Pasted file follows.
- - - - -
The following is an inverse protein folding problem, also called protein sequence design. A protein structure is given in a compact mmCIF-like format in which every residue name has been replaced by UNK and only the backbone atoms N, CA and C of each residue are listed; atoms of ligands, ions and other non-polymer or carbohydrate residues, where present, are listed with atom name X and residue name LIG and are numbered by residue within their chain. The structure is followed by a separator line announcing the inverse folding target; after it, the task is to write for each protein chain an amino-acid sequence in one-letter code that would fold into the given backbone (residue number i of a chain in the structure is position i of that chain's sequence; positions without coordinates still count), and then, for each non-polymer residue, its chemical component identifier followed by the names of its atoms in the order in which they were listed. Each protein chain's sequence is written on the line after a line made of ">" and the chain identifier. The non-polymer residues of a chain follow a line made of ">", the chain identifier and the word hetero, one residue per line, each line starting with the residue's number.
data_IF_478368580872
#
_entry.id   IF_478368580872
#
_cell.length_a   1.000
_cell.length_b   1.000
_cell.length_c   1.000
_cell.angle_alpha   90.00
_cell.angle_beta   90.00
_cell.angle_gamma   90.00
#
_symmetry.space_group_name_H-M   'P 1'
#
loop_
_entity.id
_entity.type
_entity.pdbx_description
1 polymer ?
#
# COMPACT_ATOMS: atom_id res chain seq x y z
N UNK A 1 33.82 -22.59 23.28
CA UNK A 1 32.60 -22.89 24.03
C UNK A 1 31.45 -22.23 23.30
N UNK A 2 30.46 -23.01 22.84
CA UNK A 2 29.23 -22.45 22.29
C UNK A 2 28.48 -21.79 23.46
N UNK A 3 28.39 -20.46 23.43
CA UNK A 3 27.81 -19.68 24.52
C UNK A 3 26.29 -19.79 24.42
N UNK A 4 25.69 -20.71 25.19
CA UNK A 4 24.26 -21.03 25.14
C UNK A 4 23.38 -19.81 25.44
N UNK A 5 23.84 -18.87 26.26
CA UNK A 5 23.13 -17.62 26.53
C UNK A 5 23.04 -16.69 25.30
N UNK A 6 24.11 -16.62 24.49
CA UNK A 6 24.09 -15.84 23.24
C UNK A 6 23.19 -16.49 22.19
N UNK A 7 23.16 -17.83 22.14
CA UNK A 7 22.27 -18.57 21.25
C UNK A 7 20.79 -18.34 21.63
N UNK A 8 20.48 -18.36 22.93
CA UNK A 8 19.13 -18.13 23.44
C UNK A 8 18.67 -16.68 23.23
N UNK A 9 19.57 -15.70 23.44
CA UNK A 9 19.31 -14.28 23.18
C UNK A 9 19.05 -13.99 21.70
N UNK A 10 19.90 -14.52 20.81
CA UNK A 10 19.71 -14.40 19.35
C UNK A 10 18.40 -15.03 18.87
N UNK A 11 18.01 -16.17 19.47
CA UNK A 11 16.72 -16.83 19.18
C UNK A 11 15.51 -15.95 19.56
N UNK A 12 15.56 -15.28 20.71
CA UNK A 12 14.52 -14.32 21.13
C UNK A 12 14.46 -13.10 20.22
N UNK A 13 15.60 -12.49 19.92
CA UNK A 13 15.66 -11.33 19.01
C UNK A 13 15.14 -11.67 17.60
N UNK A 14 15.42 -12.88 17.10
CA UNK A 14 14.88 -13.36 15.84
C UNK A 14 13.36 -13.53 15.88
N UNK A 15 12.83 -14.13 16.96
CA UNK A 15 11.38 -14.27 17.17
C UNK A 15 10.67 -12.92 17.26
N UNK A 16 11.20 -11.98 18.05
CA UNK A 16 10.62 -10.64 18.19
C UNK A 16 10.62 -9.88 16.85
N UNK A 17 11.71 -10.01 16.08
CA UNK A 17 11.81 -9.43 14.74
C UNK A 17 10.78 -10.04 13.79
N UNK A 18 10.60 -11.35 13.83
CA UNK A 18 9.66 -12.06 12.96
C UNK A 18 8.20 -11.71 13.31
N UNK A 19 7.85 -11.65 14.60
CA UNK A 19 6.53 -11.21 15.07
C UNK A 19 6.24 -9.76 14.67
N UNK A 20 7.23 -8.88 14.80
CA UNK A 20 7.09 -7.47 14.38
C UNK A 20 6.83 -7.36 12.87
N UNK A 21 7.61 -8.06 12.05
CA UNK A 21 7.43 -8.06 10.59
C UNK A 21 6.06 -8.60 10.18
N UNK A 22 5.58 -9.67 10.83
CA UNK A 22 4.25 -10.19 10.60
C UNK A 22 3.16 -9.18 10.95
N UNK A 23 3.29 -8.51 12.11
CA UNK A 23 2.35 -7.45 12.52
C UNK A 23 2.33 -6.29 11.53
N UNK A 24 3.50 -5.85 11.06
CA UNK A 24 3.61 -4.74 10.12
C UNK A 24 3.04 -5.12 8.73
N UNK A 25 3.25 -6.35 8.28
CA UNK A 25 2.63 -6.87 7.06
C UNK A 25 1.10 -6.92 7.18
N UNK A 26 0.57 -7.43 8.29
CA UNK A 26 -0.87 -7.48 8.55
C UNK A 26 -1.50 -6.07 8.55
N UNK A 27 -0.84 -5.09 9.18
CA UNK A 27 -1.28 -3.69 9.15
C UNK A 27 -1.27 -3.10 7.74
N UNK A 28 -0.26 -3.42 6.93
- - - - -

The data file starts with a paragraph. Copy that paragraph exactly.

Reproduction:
The following is an inverse protein folding problem, also called protein sequence design. A protein structure is given in a compact mmCIF-like format in which every residue name has been replaced by UNK and only the backbone atoms N, CA and C of each residue are listed; atoms of ligands, ions and other non-polymer or carbohydrate residues, where present, are listed with atom name X and residue name LIG and are numbered by residue within their chain. The structure is followed by a separator line announcing the inverse folding target; after it, the task is to write for each protein chain an amino-acid sequence in one-letter code that would fold into the given backbone (residue number i of a chain in the structure is position i of that chain's sequence; positions without coordinates still count), and then, for each non-polymer residue, its chemical component identifier followed by the names of its atoms in the order in which they were listed. Each protein chain's sequence is written on the line after a line made of ">" and the chain identifier. The non-polymer residues of a chain follow a line made of ">", the chain identifier and the word hetero, one residue per line, each line starting with the residue's number.